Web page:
This lecture evaluates the low-frequency variability of surface air temperature that was obtained from a 1000-yr integration of a coupled ocean-atmosphere-land surface model. The model simulates reasonably well the variability of local and global mean surface air temperature (SAT) at decadal timescales. The physical mechanisms responsible for this variability are explored. Based upon an analysis of the time series of the simulated global mean SAT, it is indicated that the warming trend of ∼0.5°C century-1 since the end of the last century was not generated internally through the interaction among the atmosphere, ocean, and land surface. Instead, it appears to have been induced by a sustained change in the thermal forcing such as that resulting from changes in atmospheric greenhouse gas concentration, solar irradiance, and aerosol loading.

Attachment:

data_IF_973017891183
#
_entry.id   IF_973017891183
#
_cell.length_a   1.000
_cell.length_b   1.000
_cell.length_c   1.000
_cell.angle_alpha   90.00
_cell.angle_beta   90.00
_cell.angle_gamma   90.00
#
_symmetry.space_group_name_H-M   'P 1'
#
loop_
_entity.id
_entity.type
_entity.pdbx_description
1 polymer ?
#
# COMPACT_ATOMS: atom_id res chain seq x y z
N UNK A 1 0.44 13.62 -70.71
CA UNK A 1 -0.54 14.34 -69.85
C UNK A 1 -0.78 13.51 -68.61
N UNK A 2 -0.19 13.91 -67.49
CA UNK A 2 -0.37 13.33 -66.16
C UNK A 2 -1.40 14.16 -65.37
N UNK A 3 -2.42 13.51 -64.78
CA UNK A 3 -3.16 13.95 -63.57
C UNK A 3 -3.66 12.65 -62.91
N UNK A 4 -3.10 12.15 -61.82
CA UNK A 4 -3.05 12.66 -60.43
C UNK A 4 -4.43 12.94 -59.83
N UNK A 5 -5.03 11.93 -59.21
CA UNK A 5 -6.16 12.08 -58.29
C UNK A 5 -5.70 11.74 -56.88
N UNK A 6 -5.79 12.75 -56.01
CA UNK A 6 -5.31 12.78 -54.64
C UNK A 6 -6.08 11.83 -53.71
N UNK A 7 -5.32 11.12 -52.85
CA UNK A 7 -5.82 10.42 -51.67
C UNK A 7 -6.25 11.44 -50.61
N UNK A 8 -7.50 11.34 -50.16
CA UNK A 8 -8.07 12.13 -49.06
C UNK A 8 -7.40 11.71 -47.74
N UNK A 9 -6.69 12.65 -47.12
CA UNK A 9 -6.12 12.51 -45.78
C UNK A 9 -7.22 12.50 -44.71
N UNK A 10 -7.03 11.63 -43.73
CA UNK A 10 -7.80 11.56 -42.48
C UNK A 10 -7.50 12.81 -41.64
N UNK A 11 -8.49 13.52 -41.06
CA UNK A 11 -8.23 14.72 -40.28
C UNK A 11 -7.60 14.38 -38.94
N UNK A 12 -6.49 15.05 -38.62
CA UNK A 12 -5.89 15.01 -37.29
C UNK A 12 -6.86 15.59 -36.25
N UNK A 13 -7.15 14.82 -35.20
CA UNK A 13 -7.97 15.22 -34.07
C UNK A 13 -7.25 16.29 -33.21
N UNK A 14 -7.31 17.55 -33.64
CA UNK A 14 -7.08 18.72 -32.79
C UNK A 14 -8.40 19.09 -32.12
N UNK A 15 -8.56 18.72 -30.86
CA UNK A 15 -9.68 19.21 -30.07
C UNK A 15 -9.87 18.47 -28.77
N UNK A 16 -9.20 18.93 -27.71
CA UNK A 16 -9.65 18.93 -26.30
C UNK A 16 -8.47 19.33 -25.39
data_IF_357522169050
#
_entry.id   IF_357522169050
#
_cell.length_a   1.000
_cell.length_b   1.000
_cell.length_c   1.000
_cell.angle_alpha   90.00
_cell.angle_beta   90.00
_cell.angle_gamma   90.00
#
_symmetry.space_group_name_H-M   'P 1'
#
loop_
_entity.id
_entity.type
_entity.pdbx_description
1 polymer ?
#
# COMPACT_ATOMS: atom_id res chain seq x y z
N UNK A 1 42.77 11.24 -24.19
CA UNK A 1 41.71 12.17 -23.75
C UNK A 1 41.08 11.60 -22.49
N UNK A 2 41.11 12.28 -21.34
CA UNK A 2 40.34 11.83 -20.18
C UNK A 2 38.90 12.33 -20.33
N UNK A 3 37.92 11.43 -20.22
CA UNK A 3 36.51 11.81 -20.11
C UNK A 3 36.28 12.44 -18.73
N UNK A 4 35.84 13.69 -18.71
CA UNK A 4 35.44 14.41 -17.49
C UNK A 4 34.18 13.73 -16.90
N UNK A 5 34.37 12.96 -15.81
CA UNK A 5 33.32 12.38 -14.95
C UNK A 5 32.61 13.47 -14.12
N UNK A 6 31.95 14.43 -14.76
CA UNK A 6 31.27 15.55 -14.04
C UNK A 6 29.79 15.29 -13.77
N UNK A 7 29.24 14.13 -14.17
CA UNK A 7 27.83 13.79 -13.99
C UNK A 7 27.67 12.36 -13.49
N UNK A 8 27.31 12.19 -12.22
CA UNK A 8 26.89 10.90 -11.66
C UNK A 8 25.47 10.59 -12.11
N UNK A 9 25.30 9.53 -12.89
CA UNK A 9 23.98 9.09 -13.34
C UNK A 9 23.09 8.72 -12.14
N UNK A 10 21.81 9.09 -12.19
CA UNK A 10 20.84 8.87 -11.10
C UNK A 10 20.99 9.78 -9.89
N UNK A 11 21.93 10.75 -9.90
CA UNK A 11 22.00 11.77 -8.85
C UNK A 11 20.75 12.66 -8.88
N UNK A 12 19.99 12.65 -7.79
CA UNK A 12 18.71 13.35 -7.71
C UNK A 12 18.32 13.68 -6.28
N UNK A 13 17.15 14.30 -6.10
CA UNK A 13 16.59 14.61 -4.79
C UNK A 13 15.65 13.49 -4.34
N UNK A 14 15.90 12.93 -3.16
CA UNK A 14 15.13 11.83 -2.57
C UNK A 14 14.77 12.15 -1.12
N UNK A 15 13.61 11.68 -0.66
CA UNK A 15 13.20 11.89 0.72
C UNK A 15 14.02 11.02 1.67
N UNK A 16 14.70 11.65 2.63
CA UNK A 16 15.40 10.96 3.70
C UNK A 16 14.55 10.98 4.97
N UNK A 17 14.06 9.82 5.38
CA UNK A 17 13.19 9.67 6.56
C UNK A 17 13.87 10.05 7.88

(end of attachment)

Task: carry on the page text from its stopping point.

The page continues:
|Original language||English (US)|
|Number of pages||9|
|Journal||Bulletin of the American Meteorological Society|
|State||Published - Dec 1 1997|
All Science Journal Classification (ASJC) codes
- Atmospheric Science